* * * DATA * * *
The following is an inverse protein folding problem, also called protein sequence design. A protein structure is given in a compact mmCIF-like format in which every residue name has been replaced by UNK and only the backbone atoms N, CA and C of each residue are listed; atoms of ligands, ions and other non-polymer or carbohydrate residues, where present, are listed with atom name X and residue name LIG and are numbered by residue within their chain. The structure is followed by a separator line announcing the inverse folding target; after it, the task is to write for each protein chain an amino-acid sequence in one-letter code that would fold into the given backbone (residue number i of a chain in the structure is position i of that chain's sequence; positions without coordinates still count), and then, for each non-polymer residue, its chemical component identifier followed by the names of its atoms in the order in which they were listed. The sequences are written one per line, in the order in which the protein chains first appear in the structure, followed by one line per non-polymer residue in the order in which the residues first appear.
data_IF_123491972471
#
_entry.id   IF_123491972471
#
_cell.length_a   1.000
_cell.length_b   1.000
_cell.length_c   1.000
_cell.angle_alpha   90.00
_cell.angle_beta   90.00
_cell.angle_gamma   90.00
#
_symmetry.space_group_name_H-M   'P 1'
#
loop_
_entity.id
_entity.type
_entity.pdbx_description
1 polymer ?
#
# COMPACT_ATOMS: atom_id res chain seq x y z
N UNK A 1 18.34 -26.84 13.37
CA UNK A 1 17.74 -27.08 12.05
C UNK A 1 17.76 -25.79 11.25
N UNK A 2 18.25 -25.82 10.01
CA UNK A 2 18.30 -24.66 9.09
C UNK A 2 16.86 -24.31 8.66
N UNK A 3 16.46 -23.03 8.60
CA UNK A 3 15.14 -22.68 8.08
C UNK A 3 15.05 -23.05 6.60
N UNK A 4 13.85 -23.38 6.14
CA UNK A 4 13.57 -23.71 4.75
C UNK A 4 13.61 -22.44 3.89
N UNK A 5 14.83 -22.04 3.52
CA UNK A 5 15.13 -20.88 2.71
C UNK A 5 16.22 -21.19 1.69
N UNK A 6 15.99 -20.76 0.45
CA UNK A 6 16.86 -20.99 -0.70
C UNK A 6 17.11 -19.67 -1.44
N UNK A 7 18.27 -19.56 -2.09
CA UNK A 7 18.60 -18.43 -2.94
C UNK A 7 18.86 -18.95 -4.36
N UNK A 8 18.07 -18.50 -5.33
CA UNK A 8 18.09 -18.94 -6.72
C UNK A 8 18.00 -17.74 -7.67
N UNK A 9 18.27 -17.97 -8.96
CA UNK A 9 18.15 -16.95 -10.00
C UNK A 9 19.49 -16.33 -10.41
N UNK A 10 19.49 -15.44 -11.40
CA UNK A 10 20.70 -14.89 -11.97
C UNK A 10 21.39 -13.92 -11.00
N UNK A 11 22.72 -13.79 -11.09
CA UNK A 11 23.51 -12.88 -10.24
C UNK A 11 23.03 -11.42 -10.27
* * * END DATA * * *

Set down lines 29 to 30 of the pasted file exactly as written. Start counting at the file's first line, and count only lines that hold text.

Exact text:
CA UNK A 3 15.14 -22.68 8.08
C UNK A 3 15.05 -23.05 6.60